(CN) - The 9th Circuit on Tuesday partially vacated a $6.5 million judgment and an injunction against a programmer who created software that helps World of Warcraft players advance quickly to the higher levels of the popular online role-playing game.
The federal appeals court in Seattle said that Michael Donnelly did not violate copyright law by selling his Glider software, which allows a player to automatically move through World of Warcraft's (WoW) early levels. But the court did find that Donnelly's company, MDY Industries, violated part of the Digital Millennium Copyright Act.
A district court will now determine Donnelly's personal liability.
Blizzard Entertainment, which created WoW in 2004, claims that Glider interferes with its contracts, and that gamers who use Glider may pay fewer subscription fees since they get through the 70 levels in fewer weeks than manual players.
"MDY argues that Glider is an innovative, profitable software program that has positively affected its users' lives by advancing them to WoW's more interesting levels," the ruling states. "MDY has introduced evidence that Glider allows players with limited motor skills to continue to play WoW, improves some users' romantic relationships by reducing the time that they spend playing WoW, and allows users who work long hours to play WoW."
A Blizzard lawyer visited Donnelly at home in 2006, threatening to sue unless he stopped selling Glider and remitted all profits to Blizzard.
Donnelly filed a complaint against Blizzard seeking a judgment that his program did not violate Blizzard's copyright. Blizzard countersued for copyright infringement and tortious interference with contract.
As of September 2008, MDY Industries made about $3.5 million from selling 120,000 copies of Glider, according to the ruling.
Arizona District Court Judge David Campbell found Donnelly personally liable for most of the claims, permanently enjoined him from distributing Glider and ordered him to pay $6.5 million to Blizzard.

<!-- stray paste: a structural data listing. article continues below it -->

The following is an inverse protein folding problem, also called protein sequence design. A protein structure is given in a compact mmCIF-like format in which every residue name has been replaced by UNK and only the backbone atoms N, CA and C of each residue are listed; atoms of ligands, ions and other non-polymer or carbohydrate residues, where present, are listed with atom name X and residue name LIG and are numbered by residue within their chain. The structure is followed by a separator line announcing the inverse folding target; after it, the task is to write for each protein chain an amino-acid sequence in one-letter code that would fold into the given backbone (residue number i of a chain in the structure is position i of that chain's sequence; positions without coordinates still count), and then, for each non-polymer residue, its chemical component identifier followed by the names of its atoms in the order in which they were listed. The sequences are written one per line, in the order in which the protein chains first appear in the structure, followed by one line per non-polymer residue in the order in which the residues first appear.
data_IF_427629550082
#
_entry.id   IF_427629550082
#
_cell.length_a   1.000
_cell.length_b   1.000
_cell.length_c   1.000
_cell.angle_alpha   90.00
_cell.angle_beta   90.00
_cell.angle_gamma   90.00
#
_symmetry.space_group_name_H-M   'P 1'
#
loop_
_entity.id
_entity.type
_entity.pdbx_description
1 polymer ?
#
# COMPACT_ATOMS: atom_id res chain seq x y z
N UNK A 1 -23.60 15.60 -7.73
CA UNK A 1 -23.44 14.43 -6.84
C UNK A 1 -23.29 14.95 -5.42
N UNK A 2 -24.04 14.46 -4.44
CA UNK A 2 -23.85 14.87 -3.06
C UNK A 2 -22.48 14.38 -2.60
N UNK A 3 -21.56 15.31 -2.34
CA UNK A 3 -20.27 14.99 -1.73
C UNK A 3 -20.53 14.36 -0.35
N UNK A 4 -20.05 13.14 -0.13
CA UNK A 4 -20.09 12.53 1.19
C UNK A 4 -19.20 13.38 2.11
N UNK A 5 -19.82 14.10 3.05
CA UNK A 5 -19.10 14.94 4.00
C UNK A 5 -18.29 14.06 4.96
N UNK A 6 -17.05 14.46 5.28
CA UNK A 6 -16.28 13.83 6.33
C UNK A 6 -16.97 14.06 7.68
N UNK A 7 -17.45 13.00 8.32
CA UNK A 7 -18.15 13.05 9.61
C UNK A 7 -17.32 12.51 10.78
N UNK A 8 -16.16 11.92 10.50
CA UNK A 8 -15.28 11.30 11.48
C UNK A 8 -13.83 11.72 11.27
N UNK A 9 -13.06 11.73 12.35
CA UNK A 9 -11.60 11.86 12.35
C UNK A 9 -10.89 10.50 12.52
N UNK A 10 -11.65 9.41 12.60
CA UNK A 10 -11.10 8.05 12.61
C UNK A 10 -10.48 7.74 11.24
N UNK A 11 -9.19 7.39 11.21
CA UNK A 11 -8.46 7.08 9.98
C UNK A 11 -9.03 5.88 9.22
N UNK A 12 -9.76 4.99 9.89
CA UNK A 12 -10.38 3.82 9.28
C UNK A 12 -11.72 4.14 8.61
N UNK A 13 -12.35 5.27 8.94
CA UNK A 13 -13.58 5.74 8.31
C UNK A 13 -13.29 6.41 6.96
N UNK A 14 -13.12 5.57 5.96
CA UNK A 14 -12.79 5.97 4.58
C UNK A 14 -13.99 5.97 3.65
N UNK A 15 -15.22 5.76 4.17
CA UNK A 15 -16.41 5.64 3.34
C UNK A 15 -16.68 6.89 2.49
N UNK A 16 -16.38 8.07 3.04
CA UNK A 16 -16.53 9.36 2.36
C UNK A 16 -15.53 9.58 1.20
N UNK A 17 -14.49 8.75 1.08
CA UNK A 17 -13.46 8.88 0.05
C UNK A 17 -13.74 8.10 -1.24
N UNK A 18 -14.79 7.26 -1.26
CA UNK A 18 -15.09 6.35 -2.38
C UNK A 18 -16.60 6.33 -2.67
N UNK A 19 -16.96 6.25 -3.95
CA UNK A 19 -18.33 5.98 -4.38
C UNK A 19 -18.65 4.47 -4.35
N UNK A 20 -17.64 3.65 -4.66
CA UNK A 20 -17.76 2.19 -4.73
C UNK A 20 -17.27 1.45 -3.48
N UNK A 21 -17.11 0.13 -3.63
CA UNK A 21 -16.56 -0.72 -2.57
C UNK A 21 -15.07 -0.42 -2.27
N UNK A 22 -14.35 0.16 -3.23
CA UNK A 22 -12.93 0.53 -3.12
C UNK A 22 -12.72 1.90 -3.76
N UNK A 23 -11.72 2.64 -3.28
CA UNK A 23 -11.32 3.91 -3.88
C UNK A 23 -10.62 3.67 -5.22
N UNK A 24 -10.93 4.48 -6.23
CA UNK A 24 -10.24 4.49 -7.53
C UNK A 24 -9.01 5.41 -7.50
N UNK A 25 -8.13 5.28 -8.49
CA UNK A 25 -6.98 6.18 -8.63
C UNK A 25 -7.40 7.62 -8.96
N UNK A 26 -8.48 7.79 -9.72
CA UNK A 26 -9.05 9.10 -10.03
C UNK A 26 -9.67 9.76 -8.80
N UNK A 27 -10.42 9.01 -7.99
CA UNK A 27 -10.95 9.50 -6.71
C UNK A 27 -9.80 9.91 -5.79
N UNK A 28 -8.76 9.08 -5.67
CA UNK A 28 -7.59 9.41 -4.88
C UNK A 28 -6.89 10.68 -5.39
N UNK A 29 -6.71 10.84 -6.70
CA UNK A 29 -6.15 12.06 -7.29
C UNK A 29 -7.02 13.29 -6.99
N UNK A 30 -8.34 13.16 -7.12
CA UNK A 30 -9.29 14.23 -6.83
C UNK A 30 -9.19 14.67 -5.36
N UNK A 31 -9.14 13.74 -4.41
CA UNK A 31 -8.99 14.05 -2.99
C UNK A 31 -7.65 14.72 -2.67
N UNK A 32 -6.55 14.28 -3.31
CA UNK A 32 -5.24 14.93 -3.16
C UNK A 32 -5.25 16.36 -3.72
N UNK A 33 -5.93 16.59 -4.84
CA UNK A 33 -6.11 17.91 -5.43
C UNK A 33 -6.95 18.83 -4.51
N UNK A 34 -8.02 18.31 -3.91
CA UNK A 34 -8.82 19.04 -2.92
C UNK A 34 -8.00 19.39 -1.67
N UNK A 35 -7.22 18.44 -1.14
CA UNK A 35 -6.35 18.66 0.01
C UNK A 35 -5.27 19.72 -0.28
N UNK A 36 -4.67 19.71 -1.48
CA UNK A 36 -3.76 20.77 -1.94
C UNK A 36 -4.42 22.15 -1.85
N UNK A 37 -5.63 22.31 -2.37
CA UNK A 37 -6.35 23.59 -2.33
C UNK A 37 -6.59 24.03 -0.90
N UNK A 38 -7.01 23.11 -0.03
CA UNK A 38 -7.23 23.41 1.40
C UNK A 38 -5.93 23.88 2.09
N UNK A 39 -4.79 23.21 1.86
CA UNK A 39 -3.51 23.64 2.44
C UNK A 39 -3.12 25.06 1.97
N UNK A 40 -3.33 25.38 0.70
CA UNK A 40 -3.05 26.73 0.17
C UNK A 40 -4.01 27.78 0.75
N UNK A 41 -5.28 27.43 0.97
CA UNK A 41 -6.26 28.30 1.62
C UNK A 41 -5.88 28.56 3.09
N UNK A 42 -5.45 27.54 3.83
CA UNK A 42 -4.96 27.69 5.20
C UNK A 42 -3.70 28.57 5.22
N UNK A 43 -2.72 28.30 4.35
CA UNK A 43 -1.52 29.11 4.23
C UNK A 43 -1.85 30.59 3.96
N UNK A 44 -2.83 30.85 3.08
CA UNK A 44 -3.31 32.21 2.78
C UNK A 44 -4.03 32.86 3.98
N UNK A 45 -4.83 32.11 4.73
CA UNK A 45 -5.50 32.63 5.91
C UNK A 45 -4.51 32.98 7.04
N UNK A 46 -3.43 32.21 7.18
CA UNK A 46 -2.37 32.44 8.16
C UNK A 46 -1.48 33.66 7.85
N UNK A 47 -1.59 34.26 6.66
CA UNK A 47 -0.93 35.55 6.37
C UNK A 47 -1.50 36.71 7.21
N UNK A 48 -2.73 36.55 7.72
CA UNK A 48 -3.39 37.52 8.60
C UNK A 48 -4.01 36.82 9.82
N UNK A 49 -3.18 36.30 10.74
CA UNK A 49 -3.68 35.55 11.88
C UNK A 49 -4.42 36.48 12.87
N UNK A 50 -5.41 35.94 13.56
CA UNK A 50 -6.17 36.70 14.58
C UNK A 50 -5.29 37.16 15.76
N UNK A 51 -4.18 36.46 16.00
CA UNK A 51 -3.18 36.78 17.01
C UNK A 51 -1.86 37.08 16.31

The three-judge appeals panel vacated part of the district court's findings in a 47-page ruling Tuesday.
While Donnelly's software may violate Blizzard's terms-of-use for World of Warcraft, it does not violate the company's copyright, Judge Consuelo Callahan wrote for the panel.
Prohibiting bot, or robot, software are covenants, not "copyright-enforceable conditions," the court found.
"A Glider user violates the covenants with Blizzard, but does not thereby commit copyright infringement because Glider does not infringe any of Blizzard's exclusive rights," Callahan wrote. "For instance, the use does not alter or copy WoW software."
If the district's court's ruling were allowed to stand, Callahan added, any software-copyright holder could label any unpopular conduct a copyright infringement, which "would allow software copyright owners far greater rights than Congress has generally conferred on copyright owners."
The panel also found that the district court had ignored questions of fact to grant Blizzard summary judgment on the contract interference claims.
Blizzard argued that Donnelly knowingly helped World of Warcraft players to breach their contracts with Blizzard, and that he "distorts" the game's virtual economy and puts a strain on Blizzard's servers and other resources.
Blizzard spends $940,000 every year responding to complaints about bots like Glider, and was forced to develop anti-bot software called Warden, according to the ruling.
These and other disputes should have precluded summary judgment on the contract claims, the panel found.
"The parties dispute Glider's impact on the WoW experience," Callahan wrote. "Taking this evidence in the light most favorable to MDY, there is a genuine issue of material fact as to these factors."
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